For example, a published report evaluating PTEN expression in patient tissue samples by immunohistochemistry (IHC) found that despite being tested and recommended by their respective companies for this research application, only one of 11 antibodies could reliably predict positive and negative expressing tumors. Six of the 11 antibodies nonspecifically stained cell lines that were known to be negative for PTEN expression.3 This study is one demonstration illustrating the difficulty of finding properly characterized antibodies in the commercial marketplace.

The consequence of improperly characterized antibodies being published in the literature can be wide reaching. Take for example the predicted link between enterovirus infections and type 1 diabetes. Data from seroprevalence and epidemiological studies provide a correlative link to suggest enterovirus infection precipitates the onset of type 1 diabetes.4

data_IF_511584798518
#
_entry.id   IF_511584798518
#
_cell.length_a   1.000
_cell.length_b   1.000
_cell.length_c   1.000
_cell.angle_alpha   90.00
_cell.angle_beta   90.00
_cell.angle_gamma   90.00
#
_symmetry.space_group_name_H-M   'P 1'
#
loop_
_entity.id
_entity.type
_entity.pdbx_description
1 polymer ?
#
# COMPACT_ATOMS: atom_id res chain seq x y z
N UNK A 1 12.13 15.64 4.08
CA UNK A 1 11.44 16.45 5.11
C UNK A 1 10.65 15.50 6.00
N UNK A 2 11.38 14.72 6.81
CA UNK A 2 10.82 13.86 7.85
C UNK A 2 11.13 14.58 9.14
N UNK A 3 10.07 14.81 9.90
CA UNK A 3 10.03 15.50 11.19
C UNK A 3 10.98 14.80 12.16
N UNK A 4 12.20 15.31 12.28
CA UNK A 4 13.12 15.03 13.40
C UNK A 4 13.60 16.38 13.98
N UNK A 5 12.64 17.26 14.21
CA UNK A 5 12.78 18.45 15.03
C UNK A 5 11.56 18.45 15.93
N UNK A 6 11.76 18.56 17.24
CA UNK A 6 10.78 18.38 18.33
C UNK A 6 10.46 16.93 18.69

However, the antibody-based studies used to establish a causal link have relied heavily on clone 5-D8/1, which was generated against an enteroviral capsid protein. This antibody has been used to show the presence of virus in infected tissues. These data support the hypothesis that enteroviral infection leads to the loss of the insulin-secreting β-cells within the pancreas either directly or by promoting a deleterious autoimmune response.5 Unfortunately, it is now widely known that this clone also recognizes two mitochondrial proteins, creatine kinase β-type and ATP synthase β-subunit.6